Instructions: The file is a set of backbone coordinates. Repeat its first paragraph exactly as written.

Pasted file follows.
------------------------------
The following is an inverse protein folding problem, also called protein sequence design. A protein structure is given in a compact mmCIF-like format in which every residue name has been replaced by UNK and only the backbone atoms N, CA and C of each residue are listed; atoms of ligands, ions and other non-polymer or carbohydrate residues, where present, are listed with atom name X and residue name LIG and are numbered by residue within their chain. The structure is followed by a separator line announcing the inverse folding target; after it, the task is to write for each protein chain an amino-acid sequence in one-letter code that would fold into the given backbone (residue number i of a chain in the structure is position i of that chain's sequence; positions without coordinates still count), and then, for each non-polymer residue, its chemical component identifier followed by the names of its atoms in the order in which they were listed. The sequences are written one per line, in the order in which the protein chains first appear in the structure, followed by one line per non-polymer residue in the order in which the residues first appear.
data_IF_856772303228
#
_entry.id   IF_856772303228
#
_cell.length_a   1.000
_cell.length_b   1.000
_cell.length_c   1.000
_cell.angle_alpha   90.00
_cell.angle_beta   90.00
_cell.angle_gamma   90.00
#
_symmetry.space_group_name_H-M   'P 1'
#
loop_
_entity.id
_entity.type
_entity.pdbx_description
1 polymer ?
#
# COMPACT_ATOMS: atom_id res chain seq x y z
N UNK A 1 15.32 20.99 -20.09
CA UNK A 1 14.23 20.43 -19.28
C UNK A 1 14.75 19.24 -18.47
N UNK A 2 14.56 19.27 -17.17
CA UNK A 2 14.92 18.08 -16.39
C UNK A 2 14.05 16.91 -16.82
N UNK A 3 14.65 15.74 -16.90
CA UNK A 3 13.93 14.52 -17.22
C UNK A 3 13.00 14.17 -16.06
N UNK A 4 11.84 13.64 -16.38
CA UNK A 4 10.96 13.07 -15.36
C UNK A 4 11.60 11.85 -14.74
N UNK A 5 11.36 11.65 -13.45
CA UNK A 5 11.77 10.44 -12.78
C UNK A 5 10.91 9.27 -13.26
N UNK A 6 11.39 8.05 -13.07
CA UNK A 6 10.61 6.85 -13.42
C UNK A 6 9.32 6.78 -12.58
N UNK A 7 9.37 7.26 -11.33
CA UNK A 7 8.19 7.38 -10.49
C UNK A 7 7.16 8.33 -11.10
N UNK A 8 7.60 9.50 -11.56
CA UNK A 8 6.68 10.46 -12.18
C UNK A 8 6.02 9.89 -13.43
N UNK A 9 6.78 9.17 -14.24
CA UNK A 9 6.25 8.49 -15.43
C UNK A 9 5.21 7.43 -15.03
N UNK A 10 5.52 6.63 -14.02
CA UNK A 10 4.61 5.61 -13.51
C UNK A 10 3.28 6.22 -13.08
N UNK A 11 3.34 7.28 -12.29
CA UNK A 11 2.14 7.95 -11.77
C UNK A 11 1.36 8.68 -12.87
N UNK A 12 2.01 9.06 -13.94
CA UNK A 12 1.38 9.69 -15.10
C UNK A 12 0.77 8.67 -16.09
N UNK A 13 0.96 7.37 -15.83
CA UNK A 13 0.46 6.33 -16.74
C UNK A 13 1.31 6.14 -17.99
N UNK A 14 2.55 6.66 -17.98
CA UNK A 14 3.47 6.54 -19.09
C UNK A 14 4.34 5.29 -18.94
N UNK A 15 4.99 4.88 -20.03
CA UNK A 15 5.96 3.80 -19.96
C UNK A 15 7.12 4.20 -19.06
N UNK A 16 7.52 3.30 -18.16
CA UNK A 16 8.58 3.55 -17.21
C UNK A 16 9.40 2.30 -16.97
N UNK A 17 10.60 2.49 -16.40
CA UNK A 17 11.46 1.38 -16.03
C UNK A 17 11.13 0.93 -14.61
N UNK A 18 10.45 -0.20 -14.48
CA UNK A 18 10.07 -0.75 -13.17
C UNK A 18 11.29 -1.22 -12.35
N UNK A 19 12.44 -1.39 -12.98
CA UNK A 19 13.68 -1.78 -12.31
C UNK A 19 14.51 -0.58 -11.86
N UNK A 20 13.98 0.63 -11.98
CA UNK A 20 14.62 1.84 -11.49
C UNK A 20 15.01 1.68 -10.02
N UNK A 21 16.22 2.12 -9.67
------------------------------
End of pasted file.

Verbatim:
The following is an inverse protein folding problem, also called protein sequence design. A protein structure is given in a compact mmCIF-like format in which every residue name has been replaced by UNK and only the backbone atoms N, CA and C of each residue are listed; atoms of ligands, ions and other non-polymer or carbohydrate residues, where present, are listed with atom name X and residue name LIG and are numbered by residue within their chain. The structure is followed by a separator line announcing the inverse folding target; after it, the task is to write for each protein chain an amino-acid sequence in one-letter code that would fold into the given backbone (residue number i of a chain in the structure is position i of that chain's sequence; positions without coordinates still count), and then, for each non-polymer residue, its chemical component identifier followed by the names of its atoms in the order in which they were listed. The sequences are written one per line, in the order in which the protein chains first appear in the structure, followed by one line per non-polymer residue in the order in which the residues first appear.